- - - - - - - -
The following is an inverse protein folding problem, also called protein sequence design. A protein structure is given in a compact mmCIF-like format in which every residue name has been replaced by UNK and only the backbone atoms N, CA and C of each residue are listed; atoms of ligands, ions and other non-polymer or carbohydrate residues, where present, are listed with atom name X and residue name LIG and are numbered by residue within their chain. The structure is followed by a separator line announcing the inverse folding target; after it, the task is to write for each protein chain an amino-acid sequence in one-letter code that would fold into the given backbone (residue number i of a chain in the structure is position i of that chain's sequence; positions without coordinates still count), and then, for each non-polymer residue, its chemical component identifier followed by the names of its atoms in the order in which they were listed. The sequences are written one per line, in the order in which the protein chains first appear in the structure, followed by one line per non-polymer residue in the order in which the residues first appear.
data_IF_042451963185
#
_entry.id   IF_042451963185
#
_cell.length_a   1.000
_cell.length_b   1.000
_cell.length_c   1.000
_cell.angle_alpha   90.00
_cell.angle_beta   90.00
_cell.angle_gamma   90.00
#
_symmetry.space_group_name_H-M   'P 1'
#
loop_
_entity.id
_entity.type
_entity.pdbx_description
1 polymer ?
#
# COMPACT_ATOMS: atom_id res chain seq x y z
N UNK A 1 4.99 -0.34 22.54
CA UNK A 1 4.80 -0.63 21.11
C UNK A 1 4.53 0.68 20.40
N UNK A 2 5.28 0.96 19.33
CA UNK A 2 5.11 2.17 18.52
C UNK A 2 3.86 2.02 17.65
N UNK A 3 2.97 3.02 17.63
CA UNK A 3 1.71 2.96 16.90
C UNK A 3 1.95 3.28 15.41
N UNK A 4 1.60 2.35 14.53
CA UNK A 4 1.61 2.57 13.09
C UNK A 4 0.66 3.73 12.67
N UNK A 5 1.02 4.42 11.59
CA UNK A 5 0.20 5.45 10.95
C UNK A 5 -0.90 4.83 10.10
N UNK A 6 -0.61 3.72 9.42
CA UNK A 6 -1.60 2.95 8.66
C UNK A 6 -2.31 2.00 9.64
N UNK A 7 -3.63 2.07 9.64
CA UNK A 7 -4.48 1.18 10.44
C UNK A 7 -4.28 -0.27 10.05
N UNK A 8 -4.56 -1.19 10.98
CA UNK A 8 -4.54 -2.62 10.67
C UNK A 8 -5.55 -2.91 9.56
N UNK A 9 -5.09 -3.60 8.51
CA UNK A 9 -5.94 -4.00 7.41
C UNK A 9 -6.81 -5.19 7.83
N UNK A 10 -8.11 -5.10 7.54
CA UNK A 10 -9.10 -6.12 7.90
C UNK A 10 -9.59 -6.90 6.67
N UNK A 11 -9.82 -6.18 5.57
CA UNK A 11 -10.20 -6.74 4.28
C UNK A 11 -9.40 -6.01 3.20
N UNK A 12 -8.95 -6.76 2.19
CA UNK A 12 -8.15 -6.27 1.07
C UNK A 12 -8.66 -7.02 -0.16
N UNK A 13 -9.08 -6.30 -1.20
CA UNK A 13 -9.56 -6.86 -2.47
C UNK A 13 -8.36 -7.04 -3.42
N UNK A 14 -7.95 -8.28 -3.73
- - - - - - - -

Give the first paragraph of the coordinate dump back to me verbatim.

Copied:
The following is an inverse protein folding problem, also called protein sequence design. A protein structure is given in a compact mmCIF-like format in which every residue name has been replaced by UNK and only the backbone atoms N, CA and C of each residue are listed; atoms of ligands, ions and other non-polymer or carbohydrate residues, where present, are listed with atom name X and residue name LIG and are numbered by residue within their chain. The structure is followed by a separator line announcing the inverse folding target; after it, the task is to write for each protein chain an amino-acid sequence in one-letter code that would fold into the given backbone (residue number i of a chain in the structure is position i of that chain's sequence; positions without coordinates still count), and then, for each non-polymer residue, its chemical component identifier followed by the names of its atoms in the order in which they were listed. The sequences are written one per line, in the order in which the protein chains first appear in the structure, followed by one line per non-polymer residue in the order in which the residues first appear.